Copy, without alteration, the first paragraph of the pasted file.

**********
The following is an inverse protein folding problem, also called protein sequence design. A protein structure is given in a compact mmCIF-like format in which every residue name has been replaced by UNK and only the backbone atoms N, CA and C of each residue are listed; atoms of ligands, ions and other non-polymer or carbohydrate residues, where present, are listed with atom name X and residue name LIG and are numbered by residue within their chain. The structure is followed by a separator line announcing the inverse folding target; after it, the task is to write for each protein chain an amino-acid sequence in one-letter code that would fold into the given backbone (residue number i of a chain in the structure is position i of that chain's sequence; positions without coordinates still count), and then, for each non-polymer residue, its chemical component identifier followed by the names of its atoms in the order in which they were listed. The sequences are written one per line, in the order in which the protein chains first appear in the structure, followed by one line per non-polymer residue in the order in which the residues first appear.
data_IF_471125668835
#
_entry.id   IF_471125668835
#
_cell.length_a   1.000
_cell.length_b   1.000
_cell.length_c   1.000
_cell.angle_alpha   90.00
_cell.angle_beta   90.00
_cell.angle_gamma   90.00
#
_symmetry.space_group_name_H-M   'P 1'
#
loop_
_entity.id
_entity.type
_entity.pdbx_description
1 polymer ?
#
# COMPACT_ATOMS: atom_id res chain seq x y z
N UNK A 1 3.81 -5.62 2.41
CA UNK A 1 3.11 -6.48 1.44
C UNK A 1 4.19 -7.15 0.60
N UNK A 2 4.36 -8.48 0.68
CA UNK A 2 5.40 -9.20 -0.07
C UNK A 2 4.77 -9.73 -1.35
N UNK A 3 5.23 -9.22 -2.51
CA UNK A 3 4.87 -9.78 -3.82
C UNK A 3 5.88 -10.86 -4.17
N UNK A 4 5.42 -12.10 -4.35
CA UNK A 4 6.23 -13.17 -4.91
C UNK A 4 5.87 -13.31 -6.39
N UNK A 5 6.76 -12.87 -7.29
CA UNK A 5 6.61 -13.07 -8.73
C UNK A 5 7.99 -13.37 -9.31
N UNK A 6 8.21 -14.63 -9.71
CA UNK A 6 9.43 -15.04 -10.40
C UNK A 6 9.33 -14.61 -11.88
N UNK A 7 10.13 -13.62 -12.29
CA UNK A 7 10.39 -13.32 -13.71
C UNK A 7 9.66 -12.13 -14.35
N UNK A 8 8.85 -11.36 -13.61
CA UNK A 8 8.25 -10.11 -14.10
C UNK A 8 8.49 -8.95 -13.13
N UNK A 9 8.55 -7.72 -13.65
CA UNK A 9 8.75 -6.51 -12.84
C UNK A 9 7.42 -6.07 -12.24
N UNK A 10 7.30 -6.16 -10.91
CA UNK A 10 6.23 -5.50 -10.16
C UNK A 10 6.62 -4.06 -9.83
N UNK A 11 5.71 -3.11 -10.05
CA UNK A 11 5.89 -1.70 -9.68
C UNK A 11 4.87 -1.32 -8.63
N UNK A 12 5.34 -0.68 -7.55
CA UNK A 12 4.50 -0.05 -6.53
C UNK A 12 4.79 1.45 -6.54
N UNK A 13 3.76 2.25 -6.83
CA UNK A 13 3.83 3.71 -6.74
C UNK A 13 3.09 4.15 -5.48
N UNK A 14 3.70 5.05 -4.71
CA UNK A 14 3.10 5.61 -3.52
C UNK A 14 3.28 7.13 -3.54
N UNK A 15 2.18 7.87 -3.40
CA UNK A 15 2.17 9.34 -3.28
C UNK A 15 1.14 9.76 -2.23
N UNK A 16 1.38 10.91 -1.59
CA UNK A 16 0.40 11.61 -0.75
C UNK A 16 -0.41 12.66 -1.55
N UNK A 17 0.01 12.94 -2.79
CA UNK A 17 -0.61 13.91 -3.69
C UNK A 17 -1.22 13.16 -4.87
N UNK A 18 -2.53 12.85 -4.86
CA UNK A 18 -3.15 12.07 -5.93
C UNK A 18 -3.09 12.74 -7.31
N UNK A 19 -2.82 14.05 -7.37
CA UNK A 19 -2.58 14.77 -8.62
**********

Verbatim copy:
The following is an inverse protein folding problem, also called protein sequence design. A protein structure is given in a compact mmCIF-like format in which every residue name has been replaced by UNK and only the backbone atoms N, CA and C of each residue are listed; atoms of ligands, ions and other non-polymer or carbohydrate residues, where present, are listed with atom name X and residue name LIG and are numbered by residue within their chain. The structure is followed by a separator line announcing the inverse folding target; after it, the task is to write for each protein chain an amino-acid sequence in one-letter code that would fold into the given backbone (residue number i of a chain in the structure is position i of that chain's sequence; positions without coordinates still count), and then, for each non-polymer residue, its chemical component identifier followed by the names of its atoms in the order in which they were listed. The sequences are written one per line, in the order in which the protein chains first appear in the structure, followed by one line per non-polymer residue in the order in which the residues first appear.